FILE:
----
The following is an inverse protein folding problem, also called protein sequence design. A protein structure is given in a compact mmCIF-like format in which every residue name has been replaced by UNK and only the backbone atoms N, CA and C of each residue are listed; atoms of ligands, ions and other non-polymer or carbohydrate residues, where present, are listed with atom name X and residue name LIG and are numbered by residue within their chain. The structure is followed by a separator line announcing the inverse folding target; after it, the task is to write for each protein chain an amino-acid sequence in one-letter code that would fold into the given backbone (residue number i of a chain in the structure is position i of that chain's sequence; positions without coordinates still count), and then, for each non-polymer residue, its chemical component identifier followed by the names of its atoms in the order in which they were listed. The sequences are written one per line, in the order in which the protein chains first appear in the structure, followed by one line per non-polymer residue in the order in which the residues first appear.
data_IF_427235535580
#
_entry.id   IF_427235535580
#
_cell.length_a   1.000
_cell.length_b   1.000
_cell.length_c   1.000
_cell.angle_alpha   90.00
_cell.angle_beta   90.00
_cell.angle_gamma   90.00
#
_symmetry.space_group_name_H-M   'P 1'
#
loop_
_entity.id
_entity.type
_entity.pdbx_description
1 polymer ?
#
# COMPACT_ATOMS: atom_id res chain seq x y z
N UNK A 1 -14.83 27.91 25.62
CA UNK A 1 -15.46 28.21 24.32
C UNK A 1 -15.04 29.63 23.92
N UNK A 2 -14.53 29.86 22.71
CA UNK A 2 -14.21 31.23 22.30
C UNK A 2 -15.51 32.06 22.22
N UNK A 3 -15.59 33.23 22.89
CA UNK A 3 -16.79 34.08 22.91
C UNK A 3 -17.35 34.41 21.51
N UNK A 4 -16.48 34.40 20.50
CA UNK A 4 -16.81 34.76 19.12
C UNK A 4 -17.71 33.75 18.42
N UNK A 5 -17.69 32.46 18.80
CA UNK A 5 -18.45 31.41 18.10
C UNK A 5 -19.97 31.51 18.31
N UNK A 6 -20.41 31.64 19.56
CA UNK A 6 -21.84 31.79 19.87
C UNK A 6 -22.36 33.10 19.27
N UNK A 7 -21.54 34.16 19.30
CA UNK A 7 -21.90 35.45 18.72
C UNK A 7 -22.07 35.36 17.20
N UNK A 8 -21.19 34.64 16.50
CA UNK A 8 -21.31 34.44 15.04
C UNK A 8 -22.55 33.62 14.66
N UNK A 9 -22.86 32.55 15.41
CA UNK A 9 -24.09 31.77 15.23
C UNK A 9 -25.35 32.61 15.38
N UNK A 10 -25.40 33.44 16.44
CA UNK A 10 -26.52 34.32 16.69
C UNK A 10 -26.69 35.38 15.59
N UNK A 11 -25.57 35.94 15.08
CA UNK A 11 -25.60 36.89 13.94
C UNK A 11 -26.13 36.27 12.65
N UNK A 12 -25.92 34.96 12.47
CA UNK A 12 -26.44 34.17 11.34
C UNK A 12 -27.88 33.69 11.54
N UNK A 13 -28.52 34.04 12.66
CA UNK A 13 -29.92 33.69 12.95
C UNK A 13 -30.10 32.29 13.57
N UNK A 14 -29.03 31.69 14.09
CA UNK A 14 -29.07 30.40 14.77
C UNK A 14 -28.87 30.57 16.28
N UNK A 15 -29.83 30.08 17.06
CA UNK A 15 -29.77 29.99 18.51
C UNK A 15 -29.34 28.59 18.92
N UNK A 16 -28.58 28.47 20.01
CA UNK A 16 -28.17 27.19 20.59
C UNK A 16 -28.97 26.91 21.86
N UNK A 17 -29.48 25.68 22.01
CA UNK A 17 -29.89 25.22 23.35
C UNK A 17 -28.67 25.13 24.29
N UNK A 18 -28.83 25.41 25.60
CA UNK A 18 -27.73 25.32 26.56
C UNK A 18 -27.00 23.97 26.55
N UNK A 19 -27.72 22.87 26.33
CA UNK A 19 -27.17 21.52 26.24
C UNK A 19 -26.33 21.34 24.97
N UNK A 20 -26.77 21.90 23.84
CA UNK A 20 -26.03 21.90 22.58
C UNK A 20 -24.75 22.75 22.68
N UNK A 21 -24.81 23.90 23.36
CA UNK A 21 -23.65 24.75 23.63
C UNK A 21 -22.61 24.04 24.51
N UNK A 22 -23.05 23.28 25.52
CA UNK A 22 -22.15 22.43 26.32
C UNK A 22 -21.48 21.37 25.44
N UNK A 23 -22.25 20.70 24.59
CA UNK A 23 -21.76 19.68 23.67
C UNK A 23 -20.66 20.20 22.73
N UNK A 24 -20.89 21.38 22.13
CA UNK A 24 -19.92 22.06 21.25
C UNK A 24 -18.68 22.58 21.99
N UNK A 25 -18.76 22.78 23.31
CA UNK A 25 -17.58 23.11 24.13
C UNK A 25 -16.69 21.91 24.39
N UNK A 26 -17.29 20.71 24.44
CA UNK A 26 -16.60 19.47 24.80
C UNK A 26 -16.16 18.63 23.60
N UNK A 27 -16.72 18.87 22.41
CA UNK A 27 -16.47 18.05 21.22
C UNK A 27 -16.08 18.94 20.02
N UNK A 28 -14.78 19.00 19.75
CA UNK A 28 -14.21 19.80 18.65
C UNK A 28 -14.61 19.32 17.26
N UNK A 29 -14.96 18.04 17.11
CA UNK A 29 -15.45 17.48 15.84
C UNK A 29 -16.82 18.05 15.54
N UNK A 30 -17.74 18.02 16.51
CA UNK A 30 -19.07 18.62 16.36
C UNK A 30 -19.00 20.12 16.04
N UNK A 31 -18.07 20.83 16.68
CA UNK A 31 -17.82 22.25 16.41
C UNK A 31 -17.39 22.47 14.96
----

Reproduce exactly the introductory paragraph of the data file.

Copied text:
The following is an inverse protein folding problem, also called protein sequence design. A protein structure is given in a compact mmCIF-like format in which every residue name has been replaced by UNK and only the backbone atoms N, CA and C of each residue are listed; atoms of ligands, ions and other non-polymer or carbohydrate residues, where present, are listed with atom name X and residue name LIG and are numbered by residue within their chain. The structure is followed by a separator line announcing the inverse folding target; after it, the task is to write for each protein chain an amino-acid sequence in one-letter code that would fold into the given backbone (residue number i of a chain in the structure is position i of that chain's sequence; positions without coordinates still count), and then, for each non-polymer residue, its chemical component identifier followed by the names of its atoms in the order in which they were listed. The sequences are written one per line, in the order in which the protein chains first appear in the structure, followed by one line per non-polymer residue in the order in which the residues first appear.